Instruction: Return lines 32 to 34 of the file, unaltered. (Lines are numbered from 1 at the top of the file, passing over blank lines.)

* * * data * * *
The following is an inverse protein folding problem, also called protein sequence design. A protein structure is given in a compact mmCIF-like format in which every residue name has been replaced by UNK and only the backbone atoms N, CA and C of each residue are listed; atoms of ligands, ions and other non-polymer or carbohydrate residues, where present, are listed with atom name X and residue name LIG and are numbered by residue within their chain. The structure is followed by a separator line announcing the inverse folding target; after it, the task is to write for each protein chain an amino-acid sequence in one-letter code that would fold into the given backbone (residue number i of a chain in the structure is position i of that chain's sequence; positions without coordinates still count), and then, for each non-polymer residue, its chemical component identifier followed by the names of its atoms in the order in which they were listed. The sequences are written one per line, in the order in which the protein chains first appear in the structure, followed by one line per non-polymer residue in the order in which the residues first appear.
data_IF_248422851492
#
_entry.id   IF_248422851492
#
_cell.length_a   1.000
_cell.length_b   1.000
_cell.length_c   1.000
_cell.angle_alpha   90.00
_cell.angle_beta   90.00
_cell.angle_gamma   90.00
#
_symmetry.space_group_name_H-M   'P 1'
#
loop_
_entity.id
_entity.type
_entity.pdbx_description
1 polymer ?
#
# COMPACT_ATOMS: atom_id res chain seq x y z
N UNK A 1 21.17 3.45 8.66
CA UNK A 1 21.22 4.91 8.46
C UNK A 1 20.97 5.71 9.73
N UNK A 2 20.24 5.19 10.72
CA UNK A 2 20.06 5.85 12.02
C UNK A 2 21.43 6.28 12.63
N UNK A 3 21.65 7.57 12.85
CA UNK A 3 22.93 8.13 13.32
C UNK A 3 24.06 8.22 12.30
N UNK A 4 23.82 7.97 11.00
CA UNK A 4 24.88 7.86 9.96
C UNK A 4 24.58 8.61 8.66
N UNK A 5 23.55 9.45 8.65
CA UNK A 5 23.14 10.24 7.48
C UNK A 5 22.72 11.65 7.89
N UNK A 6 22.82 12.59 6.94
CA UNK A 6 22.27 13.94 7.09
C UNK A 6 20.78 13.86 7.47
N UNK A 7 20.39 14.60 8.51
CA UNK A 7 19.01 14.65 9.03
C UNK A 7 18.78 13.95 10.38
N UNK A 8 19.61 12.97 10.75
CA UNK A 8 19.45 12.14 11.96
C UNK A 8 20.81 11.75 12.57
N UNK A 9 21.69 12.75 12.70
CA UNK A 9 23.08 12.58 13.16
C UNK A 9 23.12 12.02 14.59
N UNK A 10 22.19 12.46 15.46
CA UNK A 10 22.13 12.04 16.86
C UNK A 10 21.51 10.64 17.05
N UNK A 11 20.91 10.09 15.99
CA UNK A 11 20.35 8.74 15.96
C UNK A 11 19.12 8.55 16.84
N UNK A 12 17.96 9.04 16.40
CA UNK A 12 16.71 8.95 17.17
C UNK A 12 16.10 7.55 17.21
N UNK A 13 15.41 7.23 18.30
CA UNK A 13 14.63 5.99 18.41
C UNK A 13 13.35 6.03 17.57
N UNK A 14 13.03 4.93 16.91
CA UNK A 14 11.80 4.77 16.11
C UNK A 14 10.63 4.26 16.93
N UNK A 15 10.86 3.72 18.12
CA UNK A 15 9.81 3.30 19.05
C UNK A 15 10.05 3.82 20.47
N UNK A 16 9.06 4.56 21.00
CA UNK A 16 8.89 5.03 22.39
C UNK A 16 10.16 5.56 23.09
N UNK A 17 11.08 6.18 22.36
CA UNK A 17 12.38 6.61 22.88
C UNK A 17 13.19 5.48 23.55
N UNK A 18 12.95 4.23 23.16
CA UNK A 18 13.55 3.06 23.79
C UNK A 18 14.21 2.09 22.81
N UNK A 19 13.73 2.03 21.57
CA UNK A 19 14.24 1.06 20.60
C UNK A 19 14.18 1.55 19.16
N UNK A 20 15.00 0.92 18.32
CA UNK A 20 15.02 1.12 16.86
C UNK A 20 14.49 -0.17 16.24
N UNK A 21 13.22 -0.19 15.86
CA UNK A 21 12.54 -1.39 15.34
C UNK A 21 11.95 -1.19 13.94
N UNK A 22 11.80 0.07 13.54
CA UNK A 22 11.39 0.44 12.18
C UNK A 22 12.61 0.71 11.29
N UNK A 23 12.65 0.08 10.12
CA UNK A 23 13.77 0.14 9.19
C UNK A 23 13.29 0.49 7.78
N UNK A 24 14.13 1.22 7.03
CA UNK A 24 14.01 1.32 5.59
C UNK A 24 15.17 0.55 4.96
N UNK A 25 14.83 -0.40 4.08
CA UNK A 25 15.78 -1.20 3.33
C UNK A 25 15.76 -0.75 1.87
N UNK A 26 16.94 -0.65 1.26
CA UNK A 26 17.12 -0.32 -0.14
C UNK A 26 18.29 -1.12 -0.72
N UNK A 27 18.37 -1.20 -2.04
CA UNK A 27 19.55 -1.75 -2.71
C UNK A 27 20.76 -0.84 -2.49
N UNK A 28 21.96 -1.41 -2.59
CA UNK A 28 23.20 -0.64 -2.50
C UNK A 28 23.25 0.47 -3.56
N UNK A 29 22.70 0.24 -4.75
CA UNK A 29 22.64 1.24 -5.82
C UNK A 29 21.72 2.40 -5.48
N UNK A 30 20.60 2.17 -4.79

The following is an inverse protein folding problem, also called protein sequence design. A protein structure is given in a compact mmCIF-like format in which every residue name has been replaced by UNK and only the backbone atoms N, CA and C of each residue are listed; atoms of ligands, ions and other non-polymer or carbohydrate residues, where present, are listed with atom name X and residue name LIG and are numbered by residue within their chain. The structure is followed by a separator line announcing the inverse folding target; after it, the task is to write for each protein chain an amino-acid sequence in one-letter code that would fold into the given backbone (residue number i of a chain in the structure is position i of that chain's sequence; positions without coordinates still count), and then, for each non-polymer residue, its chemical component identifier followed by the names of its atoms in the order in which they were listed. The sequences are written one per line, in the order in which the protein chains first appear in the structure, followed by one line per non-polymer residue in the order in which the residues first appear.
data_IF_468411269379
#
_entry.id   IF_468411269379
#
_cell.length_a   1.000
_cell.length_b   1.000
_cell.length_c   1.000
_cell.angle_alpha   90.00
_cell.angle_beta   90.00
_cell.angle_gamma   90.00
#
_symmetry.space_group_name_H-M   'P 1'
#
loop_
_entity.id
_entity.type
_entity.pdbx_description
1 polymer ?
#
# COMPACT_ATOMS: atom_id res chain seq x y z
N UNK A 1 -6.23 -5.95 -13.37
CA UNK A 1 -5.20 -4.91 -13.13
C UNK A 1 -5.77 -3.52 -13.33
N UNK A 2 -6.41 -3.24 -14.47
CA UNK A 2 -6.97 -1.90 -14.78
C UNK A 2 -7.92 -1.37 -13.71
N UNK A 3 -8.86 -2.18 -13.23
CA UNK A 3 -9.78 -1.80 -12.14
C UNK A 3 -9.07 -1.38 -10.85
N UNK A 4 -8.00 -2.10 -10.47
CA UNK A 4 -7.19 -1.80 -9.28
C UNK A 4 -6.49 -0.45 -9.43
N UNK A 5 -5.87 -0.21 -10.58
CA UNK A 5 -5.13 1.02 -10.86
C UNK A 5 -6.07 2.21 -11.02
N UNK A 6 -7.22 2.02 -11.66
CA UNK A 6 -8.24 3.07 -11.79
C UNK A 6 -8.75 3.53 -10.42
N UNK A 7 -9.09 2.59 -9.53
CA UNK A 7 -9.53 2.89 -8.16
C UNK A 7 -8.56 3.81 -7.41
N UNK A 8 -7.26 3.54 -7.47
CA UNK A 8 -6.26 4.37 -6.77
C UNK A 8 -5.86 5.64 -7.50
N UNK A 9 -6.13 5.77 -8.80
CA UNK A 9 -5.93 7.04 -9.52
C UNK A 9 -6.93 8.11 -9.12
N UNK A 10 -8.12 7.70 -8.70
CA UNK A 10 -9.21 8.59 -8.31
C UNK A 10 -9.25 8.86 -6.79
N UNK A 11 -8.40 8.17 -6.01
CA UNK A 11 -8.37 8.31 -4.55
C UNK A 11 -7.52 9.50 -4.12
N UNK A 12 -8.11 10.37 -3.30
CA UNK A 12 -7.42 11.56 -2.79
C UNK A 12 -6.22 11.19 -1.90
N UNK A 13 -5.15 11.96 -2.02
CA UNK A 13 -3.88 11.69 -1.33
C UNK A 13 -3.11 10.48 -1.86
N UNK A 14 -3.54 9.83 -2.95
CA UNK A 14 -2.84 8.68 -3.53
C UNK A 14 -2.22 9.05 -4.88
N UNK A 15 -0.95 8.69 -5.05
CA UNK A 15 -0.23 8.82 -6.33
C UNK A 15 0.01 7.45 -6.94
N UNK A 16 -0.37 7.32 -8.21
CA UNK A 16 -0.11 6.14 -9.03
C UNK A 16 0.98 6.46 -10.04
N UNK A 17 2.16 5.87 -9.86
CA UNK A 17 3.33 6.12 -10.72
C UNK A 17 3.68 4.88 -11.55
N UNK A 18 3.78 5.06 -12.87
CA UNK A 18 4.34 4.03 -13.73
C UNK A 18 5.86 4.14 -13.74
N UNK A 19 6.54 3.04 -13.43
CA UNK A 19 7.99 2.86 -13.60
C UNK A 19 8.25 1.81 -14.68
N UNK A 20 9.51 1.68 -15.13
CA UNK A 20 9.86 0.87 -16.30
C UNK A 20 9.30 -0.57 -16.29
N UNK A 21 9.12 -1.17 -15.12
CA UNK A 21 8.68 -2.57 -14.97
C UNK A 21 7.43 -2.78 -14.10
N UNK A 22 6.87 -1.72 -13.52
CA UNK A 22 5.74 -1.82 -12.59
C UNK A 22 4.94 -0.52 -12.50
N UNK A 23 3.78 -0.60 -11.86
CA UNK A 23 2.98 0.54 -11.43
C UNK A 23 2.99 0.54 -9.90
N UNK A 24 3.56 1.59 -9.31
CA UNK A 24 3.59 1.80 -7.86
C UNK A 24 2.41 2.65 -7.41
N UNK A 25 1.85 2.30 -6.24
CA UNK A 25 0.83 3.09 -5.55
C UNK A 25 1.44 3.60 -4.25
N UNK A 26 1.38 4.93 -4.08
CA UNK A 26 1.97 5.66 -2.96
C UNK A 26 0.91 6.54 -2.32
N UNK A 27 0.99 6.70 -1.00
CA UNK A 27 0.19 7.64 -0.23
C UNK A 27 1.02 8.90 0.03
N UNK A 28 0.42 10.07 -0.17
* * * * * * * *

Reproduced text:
CA UNK A 4 24.88 7.86 9.96
C UNK A 4 24.58 8.61 8.66
N UNK A 5 23.55 9.45 8.65